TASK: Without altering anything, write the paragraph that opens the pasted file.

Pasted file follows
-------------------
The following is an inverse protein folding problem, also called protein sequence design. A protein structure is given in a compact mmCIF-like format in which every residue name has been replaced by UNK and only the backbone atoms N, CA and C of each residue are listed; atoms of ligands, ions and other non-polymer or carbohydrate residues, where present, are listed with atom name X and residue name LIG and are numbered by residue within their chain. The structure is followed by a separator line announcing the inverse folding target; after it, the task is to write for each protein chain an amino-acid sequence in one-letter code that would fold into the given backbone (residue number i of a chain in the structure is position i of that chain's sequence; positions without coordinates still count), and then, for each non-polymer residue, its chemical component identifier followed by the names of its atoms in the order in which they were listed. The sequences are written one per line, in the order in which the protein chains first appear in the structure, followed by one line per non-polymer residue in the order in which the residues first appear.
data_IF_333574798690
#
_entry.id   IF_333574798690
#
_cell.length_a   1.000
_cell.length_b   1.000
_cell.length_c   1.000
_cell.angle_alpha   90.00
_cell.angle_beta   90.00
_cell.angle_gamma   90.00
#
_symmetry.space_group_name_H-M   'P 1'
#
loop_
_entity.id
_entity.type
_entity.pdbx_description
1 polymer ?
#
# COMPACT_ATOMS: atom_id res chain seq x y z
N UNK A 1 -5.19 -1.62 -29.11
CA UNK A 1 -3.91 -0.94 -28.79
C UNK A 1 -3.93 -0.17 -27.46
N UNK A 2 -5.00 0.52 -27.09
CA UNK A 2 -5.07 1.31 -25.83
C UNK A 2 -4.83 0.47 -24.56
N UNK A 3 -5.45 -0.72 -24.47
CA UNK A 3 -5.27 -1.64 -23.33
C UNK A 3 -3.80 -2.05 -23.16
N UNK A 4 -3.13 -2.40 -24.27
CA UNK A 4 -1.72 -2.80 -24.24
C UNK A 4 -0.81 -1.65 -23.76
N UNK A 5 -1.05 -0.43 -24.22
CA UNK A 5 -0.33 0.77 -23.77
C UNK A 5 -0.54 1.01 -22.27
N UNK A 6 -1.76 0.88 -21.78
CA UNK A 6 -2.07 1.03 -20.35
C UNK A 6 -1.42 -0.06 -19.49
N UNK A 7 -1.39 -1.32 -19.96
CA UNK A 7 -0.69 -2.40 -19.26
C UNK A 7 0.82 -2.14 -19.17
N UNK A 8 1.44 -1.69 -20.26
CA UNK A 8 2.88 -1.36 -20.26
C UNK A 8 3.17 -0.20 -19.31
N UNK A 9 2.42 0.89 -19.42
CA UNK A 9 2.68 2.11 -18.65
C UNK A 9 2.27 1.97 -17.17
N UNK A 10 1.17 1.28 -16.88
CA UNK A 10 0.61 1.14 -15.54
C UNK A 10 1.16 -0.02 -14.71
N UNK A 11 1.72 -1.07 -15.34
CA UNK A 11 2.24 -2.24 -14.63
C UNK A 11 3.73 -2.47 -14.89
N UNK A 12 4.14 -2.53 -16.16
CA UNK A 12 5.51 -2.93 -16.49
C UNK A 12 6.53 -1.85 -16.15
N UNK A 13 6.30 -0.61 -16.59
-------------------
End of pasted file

The following is an inverse protein folding problem, also called protein sequence design. A protein structure is given in a compact mmCIF-like format in which every residue name has been replaced by UNK and only the backbone atoms N, CA and C of each residue are listed; atoms of ligands, ions and other non-polymer or carbohydrate residues, where present, are listed with atom name X and residue name LIG and are numbered by residue within their chain. The structure is followed by a separator line announcing the inverse folding target; after it, the task is to write for each protein chain an amino-acid sequence in one-letter code that would fold into the given backbone (residue number i of a chain in the structure is position i of that chain's sequence; positions without coordinates still count), and then, for each non-polymer residue, its chemical component identifier followed by the names of its atoms in the order in which they were listed. The sequences are written one per line, in the order in which the protein chains first appear in the structure, followed by one line per non-polymer residue in the order in which the residues first appear.